Pakistan has seen a rise in cases of sexual harassment and violence against women. This is alarming on two counts. One, bashing by international media damages the country’s image overseas; second, a deeper sense of disenchantment and insecurity for women across the country.
Pakistan came into being on the principles of Islam. It was created for the protection of Muslims, to practice their religion and attain their social, civil and human rights. The egalitarian and peaceful society, that Pakistan was envisaged as, is yet to be materialised.
Islam puts a special emphasis on women’s rights. And yet, staring, a form of harassment, is common at workplace, educational institutions, markets and elsewhere. Sexual abuse, another name for rape, is rooted in women being seen as commodities.
Various cases of sexual harassment have come forth recently. Gone are the days when a crime against a woman committed would be pressed, but would go unnoticed in this age of social media.
The West is no exception when it comes to sexual abuse against women. But they are much better in implementation of the law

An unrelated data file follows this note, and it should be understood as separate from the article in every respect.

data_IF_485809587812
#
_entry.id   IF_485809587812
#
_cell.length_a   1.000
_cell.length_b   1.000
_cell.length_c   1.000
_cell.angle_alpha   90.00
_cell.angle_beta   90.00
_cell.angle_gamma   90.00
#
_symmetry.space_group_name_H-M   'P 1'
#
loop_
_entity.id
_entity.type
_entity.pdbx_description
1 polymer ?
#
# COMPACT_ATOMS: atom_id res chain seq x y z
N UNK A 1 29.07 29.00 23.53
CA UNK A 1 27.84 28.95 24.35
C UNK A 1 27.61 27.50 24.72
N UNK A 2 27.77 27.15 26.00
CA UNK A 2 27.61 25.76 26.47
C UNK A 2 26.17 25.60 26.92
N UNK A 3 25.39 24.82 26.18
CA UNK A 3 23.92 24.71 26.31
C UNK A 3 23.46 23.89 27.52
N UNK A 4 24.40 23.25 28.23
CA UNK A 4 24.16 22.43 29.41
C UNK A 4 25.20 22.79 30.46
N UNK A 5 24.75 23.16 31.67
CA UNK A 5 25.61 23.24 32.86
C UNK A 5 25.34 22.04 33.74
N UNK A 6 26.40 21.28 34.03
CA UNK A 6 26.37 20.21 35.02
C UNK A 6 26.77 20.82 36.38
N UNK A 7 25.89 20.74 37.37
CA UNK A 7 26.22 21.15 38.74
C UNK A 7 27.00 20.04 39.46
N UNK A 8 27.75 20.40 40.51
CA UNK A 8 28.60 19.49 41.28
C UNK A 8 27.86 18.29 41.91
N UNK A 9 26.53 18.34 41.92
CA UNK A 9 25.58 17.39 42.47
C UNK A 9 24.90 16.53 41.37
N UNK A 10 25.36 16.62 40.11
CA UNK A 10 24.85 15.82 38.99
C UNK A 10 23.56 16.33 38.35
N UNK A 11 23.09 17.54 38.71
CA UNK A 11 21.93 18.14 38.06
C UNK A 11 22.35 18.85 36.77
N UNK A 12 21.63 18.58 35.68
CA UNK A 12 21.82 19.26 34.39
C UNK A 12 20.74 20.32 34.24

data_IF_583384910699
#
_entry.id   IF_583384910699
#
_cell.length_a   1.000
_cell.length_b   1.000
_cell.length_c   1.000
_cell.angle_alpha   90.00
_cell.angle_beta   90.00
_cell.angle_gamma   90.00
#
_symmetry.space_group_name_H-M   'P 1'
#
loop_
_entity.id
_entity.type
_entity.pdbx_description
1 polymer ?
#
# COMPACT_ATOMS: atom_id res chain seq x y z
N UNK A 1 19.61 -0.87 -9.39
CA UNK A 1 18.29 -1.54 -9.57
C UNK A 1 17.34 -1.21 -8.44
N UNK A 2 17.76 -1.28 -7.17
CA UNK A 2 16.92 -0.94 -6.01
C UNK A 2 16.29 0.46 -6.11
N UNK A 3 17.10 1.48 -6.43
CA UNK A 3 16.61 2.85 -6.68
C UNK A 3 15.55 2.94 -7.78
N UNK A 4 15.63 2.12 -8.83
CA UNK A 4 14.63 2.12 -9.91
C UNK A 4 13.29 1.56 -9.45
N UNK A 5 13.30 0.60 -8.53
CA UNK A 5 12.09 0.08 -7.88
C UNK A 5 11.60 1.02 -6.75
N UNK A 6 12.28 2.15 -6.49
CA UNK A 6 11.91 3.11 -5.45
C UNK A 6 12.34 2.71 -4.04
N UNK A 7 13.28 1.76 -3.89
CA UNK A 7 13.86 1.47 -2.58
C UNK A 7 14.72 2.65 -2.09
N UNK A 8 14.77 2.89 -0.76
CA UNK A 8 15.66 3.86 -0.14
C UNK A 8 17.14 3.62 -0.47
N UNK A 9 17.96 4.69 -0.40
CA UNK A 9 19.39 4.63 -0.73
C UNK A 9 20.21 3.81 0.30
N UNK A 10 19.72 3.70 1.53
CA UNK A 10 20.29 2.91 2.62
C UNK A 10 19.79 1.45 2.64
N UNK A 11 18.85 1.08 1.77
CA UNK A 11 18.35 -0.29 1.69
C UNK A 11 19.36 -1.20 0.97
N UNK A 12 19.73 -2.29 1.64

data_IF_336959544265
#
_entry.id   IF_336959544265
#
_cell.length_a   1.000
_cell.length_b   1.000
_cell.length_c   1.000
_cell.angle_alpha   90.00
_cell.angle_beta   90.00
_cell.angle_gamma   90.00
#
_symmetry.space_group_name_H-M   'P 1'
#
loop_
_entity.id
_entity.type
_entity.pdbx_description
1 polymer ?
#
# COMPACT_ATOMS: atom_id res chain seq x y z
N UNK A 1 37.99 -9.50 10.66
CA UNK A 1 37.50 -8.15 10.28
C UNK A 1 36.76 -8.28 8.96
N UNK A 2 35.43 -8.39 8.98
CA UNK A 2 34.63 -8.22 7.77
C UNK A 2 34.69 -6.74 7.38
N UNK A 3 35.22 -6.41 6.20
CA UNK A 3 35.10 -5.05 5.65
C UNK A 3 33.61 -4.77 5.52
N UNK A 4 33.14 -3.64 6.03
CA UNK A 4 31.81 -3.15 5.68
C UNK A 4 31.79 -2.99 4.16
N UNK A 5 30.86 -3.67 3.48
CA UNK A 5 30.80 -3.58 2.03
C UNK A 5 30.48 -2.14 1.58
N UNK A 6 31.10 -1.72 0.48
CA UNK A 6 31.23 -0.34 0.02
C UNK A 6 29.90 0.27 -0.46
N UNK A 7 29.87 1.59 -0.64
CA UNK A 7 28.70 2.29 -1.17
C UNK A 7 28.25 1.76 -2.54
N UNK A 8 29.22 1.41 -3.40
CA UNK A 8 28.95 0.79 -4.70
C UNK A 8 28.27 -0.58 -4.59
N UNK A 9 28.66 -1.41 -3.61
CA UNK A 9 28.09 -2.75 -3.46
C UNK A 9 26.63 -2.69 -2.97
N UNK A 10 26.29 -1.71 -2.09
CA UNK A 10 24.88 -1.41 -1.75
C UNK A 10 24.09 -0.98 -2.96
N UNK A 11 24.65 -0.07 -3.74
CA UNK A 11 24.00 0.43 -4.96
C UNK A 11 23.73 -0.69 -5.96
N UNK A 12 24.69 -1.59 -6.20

Most victims of sexual abuse are killed ruthlessly after being raped. Cases of sexual abuse against children have also gone up. The perpetrator is usually a family member.
Unfortunately, women are perceived as inferior in the society. They are not given the same rights as men. The latter continue to dominate and vie to control women.
The West is no exception when it comes to sexual abuse against women. But they are much better in implementation of the law that protects women, because they have strong institutions.
Even though many gruesome cases of sexual harassment have taken place in Pakistan, a few have broken all bounds of humanity. The Zainab Rape Case in 2018 and the Sialkot Motorway Gang Rape Case last year were especially horrific. If they weren’t enough, the Ayesha Akram sexual harassment incident at Minar e Pakistan has further jolted the nation.
This cannot be an Islamic country where such social evils prevail throughout the state. Harsh punishments such as lynching or castration should be given to the perpetrators by the government. But more importantly, awareness regarding sexual harassment must be spread across the society.
Respect for women’s rights must be taught at schools. Parents should sensitise their children at home as well. Efforts to eradicate domestic violence must be promoted.
Seminars and conferences at national level should be held in every institution to enhance awareness regarding sexual harassment. Misuse of social media and applications that cause sexual disposition must be looked into. Last, but most important, the writ and will of the state must be implemented in letter and spirit.